The third legislature of the Graduate Student Government Association (GSGA) convened on Monday night to hear a funding request from the Universities Allied for Essential Medicines (UAEM) and to voice questions and concerns to a member of Emory Campus Life.
The legislature unanimously approved UAEM’s funding request of $600.
UAEM seeks to increase research and drug discovery for neglected diseases and promotes awareness of access to medicine. UAEM representatives requested $600 for the Fall 2018 semester to host events, educate the student body on issues pertaining to ethical access of drugs and medical care and begin promoting awareness for neglected diseases.
Carmen Cunningham (19T), a representative from the Candler School of Theology, felt that the club’s project was “interdisciplinary enough for graduate students to be instantly connected to.”
“It’s a good, collaborative effort and it’s led by people who have the heart and the passion, so I think it will be a great success,” Cunningham said.
Senior Director for Learning and Innovation in Campus Life Dona Yarbrough led a session to hear feedback from GSGA about graduate students’ experience at Emory.
Issues raised by GSGA included a more convenient transportation schedule for public shuttles, better housing opportunities and easier accessibility and faculty support on legal and career advising.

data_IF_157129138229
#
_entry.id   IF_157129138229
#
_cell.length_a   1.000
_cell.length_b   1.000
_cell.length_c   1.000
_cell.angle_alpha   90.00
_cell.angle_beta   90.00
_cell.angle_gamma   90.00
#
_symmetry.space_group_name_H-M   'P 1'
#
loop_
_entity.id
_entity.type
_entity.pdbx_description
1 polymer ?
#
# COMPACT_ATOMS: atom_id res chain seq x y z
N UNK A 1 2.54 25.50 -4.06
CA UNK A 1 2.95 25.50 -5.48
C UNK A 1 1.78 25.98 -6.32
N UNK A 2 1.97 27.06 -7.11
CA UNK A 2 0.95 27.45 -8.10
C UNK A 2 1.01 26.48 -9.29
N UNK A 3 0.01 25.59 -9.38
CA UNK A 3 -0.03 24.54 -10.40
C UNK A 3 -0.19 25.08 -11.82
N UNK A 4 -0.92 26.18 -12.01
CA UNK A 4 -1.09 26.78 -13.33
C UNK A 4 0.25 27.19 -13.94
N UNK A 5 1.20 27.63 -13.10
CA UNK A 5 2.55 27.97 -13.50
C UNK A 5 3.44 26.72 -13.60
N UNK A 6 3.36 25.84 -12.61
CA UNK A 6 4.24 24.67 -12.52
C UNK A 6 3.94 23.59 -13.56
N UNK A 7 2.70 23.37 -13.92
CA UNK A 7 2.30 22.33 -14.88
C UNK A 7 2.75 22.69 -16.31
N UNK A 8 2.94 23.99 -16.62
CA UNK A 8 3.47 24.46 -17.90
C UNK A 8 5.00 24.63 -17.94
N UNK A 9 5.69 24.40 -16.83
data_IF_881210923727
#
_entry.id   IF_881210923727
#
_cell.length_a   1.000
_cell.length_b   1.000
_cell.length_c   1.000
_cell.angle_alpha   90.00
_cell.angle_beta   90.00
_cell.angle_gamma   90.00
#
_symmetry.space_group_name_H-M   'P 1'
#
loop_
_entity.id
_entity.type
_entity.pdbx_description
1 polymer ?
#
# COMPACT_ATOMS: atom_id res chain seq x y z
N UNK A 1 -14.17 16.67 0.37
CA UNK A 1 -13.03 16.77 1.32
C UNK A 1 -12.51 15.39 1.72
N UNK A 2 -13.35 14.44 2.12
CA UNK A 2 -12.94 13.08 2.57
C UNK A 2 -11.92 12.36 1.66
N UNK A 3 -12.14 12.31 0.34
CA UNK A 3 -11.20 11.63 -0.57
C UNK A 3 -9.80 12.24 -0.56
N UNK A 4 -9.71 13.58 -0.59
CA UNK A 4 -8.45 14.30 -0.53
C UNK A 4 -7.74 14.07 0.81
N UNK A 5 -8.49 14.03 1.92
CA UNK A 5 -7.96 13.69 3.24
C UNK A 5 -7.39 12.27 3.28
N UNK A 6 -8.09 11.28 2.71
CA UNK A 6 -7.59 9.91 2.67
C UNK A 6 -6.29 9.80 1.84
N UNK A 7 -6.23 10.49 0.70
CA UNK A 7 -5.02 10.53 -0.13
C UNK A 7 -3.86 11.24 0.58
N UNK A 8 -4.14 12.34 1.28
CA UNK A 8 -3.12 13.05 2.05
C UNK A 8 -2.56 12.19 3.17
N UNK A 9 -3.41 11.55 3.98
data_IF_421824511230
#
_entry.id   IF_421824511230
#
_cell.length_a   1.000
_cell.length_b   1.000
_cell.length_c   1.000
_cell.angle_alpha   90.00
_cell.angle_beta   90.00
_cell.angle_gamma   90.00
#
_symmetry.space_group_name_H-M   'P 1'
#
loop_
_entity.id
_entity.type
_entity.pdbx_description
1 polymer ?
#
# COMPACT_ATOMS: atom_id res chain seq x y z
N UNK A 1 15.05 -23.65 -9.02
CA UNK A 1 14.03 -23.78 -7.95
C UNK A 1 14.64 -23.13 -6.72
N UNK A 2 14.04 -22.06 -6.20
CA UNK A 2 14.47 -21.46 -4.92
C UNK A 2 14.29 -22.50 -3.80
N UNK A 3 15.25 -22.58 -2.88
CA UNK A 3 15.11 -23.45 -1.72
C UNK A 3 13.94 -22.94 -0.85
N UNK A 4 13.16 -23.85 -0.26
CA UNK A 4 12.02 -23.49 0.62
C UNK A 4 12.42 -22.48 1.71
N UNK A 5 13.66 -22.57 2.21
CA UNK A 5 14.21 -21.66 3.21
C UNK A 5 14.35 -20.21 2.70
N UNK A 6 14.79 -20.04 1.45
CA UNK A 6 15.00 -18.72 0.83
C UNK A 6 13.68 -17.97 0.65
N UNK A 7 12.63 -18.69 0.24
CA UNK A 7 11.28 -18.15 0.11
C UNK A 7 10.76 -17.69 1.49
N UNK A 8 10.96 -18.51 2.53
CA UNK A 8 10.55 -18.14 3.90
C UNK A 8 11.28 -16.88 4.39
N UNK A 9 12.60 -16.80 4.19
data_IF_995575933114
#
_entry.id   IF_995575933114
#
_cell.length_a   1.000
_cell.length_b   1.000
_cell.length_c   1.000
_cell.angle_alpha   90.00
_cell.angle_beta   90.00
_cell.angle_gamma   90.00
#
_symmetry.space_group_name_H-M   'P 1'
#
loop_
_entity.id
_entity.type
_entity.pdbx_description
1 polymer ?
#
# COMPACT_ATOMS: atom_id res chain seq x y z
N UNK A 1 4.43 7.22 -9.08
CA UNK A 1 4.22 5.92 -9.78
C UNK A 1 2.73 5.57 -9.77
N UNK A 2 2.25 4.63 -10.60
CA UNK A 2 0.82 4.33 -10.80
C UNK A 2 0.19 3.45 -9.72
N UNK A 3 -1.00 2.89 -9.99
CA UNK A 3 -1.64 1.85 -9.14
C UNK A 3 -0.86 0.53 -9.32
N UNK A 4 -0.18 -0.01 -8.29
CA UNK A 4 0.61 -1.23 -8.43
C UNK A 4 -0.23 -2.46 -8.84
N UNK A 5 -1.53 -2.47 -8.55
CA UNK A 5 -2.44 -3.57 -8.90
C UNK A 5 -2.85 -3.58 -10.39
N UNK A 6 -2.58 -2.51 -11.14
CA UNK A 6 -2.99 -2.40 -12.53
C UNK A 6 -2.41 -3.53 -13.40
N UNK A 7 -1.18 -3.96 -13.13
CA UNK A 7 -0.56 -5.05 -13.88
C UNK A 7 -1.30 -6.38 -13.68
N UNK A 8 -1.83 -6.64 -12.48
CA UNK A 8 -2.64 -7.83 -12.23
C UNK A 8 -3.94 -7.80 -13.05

A popular concern was that there is no common area for members of different Emory graduate schools to interact. As a result, many students feel they spend the majority of their time strictly with other members of their graduate school.
Cunningham touched upon the problem of seclusion when discussing one of the appeals of UEAM being a truly interdisciplinary program: “I know for me what sold it was thinking about Christian ethics in particular because that is my constituency and how we wouldn’t have access to the medical space in any other way as far as the work that Emory is doing is concerned.”
Multiple GSGA representatives also said they wanted housing opportunities closer to campus for easier commutes to campus.
Yarbrough described the listening session as a success.
“One gentleman apologised for being so critical, but that’s what we want,” Yarbrough said. “We want what’s wrong, so that we can start thinking about what are some of the possible solutions.”